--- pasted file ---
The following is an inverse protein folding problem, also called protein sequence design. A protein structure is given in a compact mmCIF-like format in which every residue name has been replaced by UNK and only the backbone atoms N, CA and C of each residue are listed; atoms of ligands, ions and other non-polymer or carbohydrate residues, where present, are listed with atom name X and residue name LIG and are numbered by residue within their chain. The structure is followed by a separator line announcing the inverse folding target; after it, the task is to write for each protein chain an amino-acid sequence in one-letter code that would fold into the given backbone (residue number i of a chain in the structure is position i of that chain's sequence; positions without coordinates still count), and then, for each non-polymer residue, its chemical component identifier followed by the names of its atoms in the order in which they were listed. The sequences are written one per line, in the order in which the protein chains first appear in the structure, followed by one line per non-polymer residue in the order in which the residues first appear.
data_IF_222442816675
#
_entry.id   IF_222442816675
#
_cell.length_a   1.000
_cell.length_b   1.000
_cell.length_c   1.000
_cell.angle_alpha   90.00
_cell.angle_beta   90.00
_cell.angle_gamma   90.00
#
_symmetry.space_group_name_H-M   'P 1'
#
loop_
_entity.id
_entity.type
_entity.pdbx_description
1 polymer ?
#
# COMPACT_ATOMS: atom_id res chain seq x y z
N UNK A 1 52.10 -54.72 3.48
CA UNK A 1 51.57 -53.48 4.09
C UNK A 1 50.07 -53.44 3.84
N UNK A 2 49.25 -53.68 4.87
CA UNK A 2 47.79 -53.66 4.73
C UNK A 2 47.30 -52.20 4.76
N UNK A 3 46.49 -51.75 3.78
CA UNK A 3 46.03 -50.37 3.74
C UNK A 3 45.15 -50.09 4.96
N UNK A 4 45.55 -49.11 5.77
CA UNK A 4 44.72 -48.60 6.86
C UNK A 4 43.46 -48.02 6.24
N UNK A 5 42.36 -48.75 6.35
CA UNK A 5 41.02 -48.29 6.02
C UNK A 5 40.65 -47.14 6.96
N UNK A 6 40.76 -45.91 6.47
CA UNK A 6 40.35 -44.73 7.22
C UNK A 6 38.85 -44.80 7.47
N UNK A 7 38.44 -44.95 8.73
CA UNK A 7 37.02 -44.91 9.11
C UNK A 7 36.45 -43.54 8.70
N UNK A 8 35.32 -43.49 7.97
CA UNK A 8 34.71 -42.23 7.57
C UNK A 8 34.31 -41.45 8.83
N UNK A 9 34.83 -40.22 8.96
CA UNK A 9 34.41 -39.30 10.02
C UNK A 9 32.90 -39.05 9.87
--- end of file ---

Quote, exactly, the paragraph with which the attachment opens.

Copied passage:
The following is an inverse protein folding problem, also called protein sequence design. A protein structure is given in a compact mmCIF-like format in which every residue name has been replaced by UNK and only the backbone atoms N, CA and C of each residue are listed; atoms of ligands, ions and other non-polymer or carbohydrate residues, where present, are listed with atom name X and residue name LIG and are numbered by residue within their chain. The structure is followed by a separator line announcing the inverse folding target; after it, the task is to write for each protein chain an amino-acid sequence in one-letter code that would fold into the given backbone (residue number i of a chain in the structure is position i of that chain's sequence; positions without coordinates still count), and then, for each non-polymer residue, its chemical component identifier followed by the names of its atoms in the order in which they were listed. The sequences are written one per line, in the order in which the protein chains first appear in the structure, followed by one line per non-polymer residue in the order in which the residues first appear.